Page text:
Actually, it seems to have nothing to do with snakes.
St. Patrick’s day interests me this year. I found myself wondering what it was all about. I was really hoping that it was more than green beer and shamrocks. As it turns out, it is!
Patrick was born in 387 and died around 461, making him a contemporary of Augustine. He was born in Scotland to a Roman family. Although his father was a bishop, his family, for the most part, was only religious in an outward sense. When Patrick was about 14 or so, we was kidnapped by an Irish raiding party and taken back to Ireland as a slave. He seemed to have a religious awakening at this point in his life and devoted himself to prayer while working on a farm in Ireland. In his confessions, he wrote “The love of God and his fear grew in me more and more, as did the faith, and my soul was roused, so that, in a single day, I have said as many as a hundred prayers and in the night, nearly the same.” “I prayed in the woods and on the mountain, even before dawn. I felt no hurt from the snow or ice or rain.” Six years later he had a dream in which he heard a voice telling him to run away from the farm on which he worked. He ran to the coast and found a ship which took him back to his family. Patrick was eventually ordained as a bishop. Some time later he had another dream in which the people in Ireland called out to him saying “We beg you, holy youth, to come and walk among us once more.” He then returned to Ireland to preach the Gospel. He is credited as being the first person to bring Christianity to Ireland (the idea of him chasing the snakes out of Ireland is likely referring to him purging paganism from the island). For 40 years he traveled all around Ireland, preaching and planting churches as he went. He eventually died on March 17 in the city where he had planted his first church.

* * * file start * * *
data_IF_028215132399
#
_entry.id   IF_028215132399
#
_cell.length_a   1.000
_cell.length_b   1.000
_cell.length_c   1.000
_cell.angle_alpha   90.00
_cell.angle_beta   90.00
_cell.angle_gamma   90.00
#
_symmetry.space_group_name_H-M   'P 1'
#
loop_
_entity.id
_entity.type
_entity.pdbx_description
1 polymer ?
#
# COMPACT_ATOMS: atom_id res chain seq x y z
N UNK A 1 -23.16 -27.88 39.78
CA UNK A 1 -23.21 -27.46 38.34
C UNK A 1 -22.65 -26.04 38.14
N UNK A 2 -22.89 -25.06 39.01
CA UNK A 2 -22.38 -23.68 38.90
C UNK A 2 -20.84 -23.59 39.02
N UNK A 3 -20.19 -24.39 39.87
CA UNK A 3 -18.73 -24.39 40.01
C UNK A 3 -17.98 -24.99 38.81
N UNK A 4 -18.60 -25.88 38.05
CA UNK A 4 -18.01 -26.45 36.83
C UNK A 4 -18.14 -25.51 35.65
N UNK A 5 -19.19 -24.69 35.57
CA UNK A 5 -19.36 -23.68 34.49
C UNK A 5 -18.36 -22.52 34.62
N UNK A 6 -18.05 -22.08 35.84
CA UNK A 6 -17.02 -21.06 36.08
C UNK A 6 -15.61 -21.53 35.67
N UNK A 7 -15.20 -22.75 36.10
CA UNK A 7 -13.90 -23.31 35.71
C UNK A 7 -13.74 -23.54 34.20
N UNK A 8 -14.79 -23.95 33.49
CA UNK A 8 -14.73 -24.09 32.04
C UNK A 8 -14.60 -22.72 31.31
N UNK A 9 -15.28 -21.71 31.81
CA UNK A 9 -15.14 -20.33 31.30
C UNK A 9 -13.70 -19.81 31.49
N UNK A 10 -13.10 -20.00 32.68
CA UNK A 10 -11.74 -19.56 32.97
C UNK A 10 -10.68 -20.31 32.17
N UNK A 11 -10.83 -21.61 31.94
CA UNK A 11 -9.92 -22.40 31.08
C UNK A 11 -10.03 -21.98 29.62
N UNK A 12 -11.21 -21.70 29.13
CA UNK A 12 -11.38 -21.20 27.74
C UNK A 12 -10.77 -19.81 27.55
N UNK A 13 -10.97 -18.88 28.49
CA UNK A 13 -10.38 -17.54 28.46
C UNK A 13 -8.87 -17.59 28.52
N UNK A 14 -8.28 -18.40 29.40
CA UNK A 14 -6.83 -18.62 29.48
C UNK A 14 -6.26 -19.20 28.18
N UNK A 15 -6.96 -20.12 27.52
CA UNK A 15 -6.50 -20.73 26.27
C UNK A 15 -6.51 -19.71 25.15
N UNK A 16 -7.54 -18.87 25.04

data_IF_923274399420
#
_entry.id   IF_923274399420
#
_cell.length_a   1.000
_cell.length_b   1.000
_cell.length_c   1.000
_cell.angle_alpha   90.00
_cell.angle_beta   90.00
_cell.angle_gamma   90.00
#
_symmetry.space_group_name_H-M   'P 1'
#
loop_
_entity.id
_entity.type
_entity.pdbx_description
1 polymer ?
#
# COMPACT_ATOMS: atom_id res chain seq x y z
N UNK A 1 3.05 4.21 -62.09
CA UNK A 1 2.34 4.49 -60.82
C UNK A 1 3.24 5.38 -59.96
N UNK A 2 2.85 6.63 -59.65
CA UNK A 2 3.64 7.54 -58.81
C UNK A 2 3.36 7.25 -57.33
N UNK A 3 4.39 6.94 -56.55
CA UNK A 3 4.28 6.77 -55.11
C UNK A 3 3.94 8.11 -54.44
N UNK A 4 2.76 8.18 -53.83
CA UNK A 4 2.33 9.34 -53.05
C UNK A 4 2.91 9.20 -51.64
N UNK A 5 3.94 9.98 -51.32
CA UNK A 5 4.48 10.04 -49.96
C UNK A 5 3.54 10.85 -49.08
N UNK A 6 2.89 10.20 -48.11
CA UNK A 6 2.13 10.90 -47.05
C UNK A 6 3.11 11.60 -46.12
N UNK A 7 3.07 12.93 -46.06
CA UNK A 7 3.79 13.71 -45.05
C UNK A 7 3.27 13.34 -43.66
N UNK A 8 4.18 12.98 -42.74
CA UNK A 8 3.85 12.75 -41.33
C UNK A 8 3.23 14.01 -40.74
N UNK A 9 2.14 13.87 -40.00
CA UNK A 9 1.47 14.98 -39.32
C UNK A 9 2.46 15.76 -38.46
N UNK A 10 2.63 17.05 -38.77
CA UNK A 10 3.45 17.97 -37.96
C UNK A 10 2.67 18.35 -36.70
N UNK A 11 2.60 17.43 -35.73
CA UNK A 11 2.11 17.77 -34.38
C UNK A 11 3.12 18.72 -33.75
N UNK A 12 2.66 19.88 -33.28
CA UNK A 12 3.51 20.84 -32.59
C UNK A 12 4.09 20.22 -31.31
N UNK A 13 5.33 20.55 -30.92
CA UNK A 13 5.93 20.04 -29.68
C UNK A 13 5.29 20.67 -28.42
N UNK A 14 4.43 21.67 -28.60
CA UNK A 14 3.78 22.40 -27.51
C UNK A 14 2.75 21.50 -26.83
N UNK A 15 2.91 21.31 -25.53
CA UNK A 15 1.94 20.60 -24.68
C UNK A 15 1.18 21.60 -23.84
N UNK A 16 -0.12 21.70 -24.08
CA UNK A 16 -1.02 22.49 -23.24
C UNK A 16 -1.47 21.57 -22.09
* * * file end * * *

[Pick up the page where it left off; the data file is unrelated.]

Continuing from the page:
So, as you wear your green clothes or search for your four-leafed clover, remember Patrick, and the thousands of missionaries on the field today, doing what Patrick did so long ago. St. Patrick’s day is really a celebration of missions, in a way. Pray for the missionaries on St. Patrick’s day.